A journalist who had unearthed one of my blogs written three years ago recently contacted me. In that post I explored how patients and doctors could benefit from recording appointments. So, what prompted the journalist to reach out? She had discovered an article in The Journal of the American Medical Association about the ethical implications of patients, who unbeknownst to their doctors were recording their conversations. She was interested in digging deeper – as to why patients would choose to be secretive.
I chose not to speak to the surreptitiousness of recording appointments, which we all know is unethical and breeds mistrust – but to focus on the benefits of using a recording device as a means of helping patients and families review the consultation with the intent of better understanding critical information. We all know – and it is a scientific fact- how difficult it is to process and retain medical information, especially in a heightened emotional state. I explained to the journalist that the recording allows patients (and family caregivers) to play back the conversation and identify their questions and concerns in preparation for following up with their doctors. With the increasing demands on healthcare providers, recording can help patients communicate exactly what they do and do not understand, which could both improve quality of care and save time.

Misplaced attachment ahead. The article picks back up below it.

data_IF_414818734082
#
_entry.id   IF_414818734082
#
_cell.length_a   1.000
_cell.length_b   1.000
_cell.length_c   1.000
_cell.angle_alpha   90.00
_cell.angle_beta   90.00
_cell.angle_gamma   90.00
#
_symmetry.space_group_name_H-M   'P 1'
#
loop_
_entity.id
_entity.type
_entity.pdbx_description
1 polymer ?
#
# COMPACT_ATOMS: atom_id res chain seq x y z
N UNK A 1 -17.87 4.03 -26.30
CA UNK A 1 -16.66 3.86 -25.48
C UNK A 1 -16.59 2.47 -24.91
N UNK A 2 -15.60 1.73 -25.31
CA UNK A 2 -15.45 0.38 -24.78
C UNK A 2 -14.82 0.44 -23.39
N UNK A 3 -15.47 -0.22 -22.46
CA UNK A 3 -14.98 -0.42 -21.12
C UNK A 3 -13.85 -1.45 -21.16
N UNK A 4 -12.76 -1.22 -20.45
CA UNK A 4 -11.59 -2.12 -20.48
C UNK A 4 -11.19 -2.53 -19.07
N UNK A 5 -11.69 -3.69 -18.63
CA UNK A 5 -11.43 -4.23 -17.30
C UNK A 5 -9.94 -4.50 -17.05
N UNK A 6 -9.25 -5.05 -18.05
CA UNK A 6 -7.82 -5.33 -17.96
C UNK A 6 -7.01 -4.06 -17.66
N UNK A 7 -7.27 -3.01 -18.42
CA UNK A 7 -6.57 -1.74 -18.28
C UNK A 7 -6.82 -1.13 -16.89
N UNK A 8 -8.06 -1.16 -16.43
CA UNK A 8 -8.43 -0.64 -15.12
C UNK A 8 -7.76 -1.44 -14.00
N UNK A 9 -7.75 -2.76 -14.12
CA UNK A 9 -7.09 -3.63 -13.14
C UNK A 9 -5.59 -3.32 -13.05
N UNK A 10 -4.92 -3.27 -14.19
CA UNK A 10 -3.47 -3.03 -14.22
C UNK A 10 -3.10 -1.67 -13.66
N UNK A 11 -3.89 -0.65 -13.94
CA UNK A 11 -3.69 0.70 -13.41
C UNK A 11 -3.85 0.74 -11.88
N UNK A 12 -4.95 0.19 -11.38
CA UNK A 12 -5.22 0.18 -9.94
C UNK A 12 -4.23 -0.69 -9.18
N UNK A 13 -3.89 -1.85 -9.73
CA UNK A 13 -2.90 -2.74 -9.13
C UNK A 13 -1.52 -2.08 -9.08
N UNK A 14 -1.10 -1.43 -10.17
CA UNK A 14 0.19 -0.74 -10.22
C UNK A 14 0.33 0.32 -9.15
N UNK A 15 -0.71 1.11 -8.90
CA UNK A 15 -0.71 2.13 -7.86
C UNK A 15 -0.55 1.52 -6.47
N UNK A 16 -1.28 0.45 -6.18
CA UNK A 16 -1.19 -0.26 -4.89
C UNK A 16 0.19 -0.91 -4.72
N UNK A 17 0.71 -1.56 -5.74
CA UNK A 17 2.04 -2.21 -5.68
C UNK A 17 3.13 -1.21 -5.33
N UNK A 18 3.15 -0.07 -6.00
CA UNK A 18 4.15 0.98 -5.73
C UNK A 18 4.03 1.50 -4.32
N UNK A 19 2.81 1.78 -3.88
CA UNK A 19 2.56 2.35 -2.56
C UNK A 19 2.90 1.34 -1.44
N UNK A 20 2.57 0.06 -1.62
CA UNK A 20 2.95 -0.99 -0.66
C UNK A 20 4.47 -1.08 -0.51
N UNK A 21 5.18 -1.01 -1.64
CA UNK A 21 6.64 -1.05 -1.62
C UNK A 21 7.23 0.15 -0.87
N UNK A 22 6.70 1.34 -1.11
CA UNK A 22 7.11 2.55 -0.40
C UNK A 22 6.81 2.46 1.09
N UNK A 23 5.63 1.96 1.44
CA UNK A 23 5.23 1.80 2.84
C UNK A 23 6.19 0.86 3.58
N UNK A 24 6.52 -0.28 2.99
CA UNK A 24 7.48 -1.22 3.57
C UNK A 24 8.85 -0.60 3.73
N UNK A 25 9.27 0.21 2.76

I also noted in my blog that recording was considered a radical suggestion and it continues to be controversial. Just last week an article appeared in the Washington Post about how often doctors’ first reaction to recording appointments is based upon a fear that it could be used against them. Yet, Dr. Glyn Elwin, a physician and scientist at Dartmouth Center for Healthcare Delivery, tells us, “Doctors who agree to go on the record can boost their patients’ trust and strengthen their relationship.”
Perhaps, this is an opportunity to re-visit my blog and some of the comments. I did. The comments included a plea from a clinician to clinicians to please ‘bridge the gap’ by inviting patients to record the consultation. Why Every Patient Should Be Recording Appointment
Maybe it’s an idea whose time has come?